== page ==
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Midnight Trail #272 - Mazatzal, AZ

Guide 9 Triplogs  1 Topic
  3.8 of 5 
no permit
74 9 1
HAZ reminds you to respect the ruins. Please read the Archaeological Resources Protection Act of 1979 & Ruins Etiquette
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Difficulty 3 of 5
Route Finding 2 of 5
Distance One Way 2.5 miles
Trailhead Elevation 5,324 feet
Elevation Gain -505 feet
Accumulated Gain 616 feet
Avg Time One Way 1 hour
Kokopelli Seeds 4.55
Interest Ruins & Seasonal Creek
Backpack Yes & Connecting
varies or not certain dogs are allowed
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Photos Viewed All Mine Following
Inaugural Calculation on Button Tap!
35  2018-09-03
Midnight Mesa Loop - Mazatzal
7  2014-03-27
Midnight Mesa Loop - Mazatzal
8  2014-03-27
Midnight Mesa Loop - Mazatzal
19  2014-03-15
Midnight Mesa Loop - Mazatzal
5  2010-11-07
Midnight Mesa Loop - Mazatzal
Author jacobemerick
author avatar Guides 31
Routes 74
Photos 1,147
Trips 151 map ( 1,709 miles )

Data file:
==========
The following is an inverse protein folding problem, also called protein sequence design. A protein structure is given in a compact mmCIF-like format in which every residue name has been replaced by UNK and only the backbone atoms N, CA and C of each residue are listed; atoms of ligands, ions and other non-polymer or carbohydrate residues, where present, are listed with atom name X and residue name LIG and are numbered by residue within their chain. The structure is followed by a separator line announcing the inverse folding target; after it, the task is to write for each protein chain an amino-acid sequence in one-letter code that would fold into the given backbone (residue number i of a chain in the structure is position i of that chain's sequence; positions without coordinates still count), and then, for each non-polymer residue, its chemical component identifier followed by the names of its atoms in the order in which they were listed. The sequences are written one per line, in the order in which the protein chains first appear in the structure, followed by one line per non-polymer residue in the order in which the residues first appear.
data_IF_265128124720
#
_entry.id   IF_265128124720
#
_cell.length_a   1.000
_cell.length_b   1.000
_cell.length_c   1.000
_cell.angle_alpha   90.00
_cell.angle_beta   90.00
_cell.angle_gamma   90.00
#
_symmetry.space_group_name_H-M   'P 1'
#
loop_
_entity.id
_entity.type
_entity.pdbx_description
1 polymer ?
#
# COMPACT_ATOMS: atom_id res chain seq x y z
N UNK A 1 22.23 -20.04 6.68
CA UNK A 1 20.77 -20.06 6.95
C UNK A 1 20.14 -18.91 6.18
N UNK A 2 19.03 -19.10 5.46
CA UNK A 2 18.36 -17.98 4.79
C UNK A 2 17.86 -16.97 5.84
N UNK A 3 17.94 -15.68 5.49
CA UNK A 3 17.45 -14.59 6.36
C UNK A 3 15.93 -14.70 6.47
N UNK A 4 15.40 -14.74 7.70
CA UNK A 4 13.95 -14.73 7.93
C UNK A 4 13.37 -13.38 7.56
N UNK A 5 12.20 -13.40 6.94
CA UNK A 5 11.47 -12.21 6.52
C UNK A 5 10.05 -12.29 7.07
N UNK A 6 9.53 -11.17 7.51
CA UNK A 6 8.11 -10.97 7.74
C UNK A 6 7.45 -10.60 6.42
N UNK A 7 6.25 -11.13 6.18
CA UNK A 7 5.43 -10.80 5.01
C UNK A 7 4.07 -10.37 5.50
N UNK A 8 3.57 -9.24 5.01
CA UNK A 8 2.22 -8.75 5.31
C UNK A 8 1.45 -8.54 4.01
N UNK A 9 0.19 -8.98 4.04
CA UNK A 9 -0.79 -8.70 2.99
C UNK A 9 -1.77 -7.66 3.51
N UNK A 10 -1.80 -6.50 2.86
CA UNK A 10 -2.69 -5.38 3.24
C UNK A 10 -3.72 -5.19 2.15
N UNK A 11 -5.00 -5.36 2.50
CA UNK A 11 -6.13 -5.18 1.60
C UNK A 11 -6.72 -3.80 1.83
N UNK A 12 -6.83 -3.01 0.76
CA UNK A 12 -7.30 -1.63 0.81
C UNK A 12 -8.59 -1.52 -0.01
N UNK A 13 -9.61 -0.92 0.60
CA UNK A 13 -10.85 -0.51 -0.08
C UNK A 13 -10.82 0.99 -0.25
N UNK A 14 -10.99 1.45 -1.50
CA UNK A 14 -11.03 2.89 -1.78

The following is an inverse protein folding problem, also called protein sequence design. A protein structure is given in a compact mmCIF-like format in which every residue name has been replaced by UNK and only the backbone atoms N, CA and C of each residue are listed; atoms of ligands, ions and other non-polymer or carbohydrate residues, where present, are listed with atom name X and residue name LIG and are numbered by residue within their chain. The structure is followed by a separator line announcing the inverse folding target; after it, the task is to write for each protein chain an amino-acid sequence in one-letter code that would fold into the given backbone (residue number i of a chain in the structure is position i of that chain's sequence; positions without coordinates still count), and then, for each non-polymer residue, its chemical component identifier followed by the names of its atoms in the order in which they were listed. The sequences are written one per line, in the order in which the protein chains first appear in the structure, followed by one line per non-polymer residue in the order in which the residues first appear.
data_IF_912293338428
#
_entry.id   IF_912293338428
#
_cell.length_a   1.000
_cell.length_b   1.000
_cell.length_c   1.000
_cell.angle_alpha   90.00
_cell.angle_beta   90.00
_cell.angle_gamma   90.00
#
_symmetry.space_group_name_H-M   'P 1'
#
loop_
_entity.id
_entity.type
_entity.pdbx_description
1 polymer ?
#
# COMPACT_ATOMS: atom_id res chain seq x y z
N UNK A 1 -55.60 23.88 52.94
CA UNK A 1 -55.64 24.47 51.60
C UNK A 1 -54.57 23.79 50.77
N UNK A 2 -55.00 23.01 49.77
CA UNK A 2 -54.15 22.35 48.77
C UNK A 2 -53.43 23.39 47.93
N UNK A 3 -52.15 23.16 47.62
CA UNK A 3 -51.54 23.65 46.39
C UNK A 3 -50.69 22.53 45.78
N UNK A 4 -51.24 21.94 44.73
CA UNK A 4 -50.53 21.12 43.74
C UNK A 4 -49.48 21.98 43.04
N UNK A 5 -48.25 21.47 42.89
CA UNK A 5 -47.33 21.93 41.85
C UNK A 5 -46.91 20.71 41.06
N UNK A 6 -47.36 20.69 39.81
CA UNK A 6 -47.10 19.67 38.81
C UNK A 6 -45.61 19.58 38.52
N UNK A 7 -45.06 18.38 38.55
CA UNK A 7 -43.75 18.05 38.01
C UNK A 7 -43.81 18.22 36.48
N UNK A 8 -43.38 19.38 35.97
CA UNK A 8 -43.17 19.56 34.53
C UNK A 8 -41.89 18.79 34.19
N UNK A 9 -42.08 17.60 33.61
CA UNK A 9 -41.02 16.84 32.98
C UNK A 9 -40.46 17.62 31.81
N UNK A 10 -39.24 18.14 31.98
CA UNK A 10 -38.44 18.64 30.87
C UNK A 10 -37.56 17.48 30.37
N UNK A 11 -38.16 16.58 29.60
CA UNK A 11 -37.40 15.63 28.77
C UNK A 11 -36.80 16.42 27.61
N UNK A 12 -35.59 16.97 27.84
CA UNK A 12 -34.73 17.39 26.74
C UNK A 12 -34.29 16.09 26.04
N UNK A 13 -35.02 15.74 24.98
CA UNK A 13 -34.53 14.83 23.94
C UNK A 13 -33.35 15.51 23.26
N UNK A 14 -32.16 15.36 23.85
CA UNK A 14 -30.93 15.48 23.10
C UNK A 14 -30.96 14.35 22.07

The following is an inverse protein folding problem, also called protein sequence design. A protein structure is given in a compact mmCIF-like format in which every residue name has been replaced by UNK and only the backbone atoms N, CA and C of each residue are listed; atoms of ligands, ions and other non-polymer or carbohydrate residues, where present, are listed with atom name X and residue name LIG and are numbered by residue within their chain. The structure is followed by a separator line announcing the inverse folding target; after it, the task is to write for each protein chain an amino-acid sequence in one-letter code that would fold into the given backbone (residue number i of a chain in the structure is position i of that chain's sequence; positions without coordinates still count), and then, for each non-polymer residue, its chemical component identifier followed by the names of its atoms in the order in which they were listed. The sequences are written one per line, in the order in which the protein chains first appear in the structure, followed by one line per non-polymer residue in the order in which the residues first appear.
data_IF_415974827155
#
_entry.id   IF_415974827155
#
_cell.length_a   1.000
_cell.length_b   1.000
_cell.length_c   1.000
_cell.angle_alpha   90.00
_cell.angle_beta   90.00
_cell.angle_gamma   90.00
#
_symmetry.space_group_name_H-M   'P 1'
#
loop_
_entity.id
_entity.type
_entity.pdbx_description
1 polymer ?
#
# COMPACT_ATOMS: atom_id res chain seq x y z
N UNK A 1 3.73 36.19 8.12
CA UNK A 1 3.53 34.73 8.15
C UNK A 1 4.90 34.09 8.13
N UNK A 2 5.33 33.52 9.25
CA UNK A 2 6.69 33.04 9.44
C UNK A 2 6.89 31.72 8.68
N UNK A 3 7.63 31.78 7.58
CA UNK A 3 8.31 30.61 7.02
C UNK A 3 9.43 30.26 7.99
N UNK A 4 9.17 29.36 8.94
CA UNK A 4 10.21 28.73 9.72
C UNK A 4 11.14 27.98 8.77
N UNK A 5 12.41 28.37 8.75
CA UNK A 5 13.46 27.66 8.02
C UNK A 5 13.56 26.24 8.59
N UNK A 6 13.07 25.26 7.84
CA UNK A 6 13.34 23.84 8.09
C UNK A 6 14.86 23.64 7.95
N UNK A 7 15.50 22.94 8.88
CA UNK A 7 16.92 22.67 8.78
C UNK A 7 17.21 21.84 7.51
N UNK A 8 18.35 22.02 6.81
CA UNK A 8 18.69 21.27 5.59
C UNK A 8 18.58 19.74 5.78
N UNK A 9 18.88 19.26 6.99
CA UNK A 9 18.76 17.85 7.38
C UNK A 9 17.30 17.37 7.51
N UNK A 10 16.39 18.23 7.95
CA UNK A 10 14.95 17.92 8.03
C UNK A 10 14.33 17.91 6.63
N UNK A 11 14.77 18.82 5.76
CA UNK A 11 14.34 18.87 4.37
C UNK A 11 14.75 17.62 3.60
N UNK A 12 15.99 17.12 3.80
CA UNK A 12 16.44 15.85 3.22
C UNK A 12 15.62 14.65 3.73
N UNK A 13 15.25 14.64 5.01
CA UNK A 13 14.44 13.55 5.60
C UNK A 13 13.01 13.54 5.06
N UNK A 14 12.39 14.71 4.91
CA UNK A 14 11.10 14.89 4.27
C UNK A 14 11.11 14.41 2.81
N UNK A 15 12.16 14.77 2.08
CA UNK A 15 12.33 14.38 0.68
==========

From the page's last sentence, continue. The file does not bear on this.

Age 36 Male Gender
Location Gilbert, AZ
Historical Weather
Trailhead Forecast
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Preferred   Apr, Mar, Nov, Dec
Seasons   Autumn to Spring
Sun  5:38am - 7:27pm
Official Route
6 Alternative
Historic Fire Perimetersacres
🔥 Willow 2004117.2 mi*
🔥 2004 Willow Fire120k
🔥 2004 Willow117.2 mi*
🔥 View All over Official Route 🔥
*perimeter length in miles

Take a Quick Dip at Midnight
by jacobemerick

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Connector trail deep in the Mazatzal Wilderness with several appealing features of its own. A fundamental piece of the Midnight Mesa Loop and could be used for several longer, multi-day trips that include Red Hills and Deadman Trail. This description will start at the southern end, which as of 2018 is the least appealing half.

The entire trail is within the Willow Fire burn area, and some sections were more heavily damaged than others. Between the old burn, remote location, and low traffic, it may be difficult to research or predict conditions.